JERUSALEM, Israel - Israeli officials are calling the bourgeoning agreement between the U.S.-backed Palestinian Authority and the terrorist group Hamas to form a national unity government a "fatal mistake."
"The agreement between Fatah and the terrorist organization of Hamas is a fatal mistake which will prevent the establishment of a Palestinian state, and destroy the chances of achieving peace and stability in the region," Israeli President Shimon Peres said.
It's not the first time both sides are calling the deal "historic."
Israeli Prime Minister Benjamin Netanyahu says the Palestinian Authority will have to choose between peace with Israel and peace with Hamas.
"Peace with both is impossible because Hamas aspires to destroy the State of Israel and says so openly. It fires missiles at our cities; it first anti-tank rockets at our children," Netanyahu said in a statement released by his office.
The prime minister's spokesman, Mark Regev, said it's important to understand who Hamas is.
"Hamas is one of the most extreme Islamist terrorist organizations," Regev told CBN News. "They say no to peace. They say no to reconciliation. They say yes to terrorism and violence. They believe Israel should be obliterated. They say every Israeli civilian man, woman and child is a legitimate target," he said.
Hamas announced the new caretaker government would not recognize Israel or enter negotiations.
Egypt said the unity deal intends to help Palestinians seeking unilateral recognition of an independent Palestinian state at the United Nations in September, something many in the U.S. Congress oppose.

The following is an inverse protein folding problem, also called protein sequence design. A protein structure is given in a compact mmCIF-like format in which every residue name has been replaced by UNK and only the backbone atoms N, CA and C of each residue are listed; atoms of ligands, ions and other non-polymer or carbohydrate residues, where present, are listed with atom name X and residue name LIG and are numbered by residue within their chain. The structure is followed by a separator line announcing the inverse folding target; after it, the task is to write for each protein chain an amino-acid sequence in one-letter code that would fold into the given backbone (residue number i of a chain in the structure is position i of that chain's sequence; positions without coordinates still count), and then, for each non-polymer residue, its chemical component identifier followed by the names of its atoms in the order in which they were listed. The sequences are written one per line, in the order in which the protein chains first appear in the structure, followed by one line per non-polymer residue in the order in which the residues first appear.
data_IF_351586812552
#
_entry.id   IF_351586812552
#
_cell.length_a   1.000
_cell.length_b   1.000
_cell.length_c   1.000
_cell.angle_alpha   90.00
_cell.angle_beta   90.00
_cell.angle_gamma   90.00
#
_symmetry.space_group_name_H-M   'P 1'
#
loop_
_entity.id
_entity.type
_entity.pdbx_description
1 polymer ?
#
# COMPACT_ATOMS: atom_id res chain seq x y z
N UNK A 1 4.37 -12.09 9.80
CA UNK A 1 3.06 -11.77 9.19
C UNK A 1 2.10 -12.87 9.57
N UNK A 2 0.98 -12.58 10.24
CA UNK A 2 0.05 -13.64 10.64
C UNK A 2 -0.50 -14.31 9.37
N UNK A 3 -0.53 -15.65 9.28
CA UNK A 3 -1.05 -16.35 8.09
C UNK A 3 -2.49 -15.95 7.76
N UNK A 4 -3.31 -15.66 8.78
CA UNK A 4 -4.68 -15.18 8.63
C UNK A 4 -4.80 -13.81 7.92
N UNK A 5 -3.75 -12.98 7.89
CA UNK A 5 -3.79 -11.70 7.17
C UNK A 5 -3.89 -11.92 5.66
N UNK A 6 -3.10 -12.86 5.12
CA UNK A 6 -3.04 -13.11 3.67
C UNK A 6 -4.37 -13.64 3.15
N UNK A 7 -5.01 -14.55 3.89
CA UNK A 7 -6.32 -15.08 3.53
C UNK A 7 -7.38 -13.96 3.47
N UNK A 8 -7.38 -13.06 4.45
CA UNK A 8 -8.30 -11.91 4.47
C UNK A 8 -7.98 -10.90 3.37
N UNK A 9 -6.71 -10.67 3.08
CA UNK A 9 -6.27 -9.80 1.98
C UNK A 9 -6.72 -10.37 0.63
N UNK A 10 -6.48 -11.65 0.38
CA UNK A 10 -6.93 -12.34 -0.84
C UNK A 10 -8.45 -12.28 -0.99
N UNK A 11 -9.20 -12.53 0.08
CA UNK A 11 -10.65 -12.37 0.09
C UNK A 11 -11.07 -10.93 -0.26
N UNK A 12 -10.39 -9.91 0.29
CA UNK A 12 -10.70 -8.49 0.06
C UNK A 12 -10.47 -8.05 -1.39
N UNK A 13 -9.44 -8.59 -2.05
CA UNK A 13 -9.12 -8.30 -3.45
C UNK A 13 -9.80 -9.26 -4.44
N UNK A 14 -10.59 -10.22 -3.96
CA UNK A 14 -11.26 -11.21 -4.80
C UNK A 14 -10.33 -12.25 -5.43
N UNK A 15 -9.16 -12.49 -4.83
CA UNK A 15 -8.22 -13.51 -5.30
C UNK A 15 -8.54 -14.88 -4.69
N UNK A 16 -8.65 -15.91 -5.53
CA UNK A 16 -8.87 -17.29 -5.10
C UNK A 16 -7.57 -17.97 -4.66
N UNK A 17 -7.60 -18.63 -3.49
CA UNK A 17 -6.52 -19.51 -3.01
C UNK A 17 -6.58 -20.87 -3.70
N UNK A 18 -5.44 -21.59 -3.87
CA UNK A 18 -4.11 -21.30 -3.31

"That's not the way a decision should be arrived at of two states. I think we're very united on that reaction," Rep. Kay Granger (R-Tx.) told CBN News during an official visit to Jerusalem.
Because Hamas is a terrorist organization, this latest development could cause a dilemma for the United States, a U.S. official told CBN News.
In 2010, the U.S. gave the Palestinian Authority nearly $600 million, but it is prevented by law from negotiating with Hamas. It's not clear what the Obama administration will do now that the groups have joined forces.
House Foreign Affairs chairwoman Rep. Ileana Ros-Lehtinen (R-Fl.) said the new hybrid government cannot receive U.S. taxpayer funds because the law says that "The P.A. government must recognize the Jewish State of Israel's right to exist, among other things," she said.
Hamas is a branch of Egypt's radical Muslim Brotherhood and backed by Iran. The Iranian Foreign Minister Ali Akbar Salehi welcomed the deal and said he hoped it would "bring victory over the Zionist occupation."
"Hamas, as we know, is conducting a military buildup in Gaza and the Iranians, the Iranian government is helping them to do so," Regev said.
"Just a few weeks ago, we intercepted a ship loaded with Iranian munitions, with missiles, with rockets, with weapons - other weapons - headed for Gaza," he said.
Palestinian Affairs expert Pinchas Inbari, of the Jerusalem Center for Public Affairs, told CBN News that Iran is Hamas' "main supporter."
"Iran is the main supporter of Hamas in Gaza and, as far as we know, Ahmed Jabari, the commander of the military wing of Hamas, is directly connected with Tehran - even bypassing Damascus - so many of Hamas' military activities are ordered from Tehran," Inbari said.
Some are predicting this new unity will lead to a Hamas takeover in the West Bank - biblical Judea and Samaria - which would bring the well-armed, Iranian-backed group dangerously close to Israel's major cities.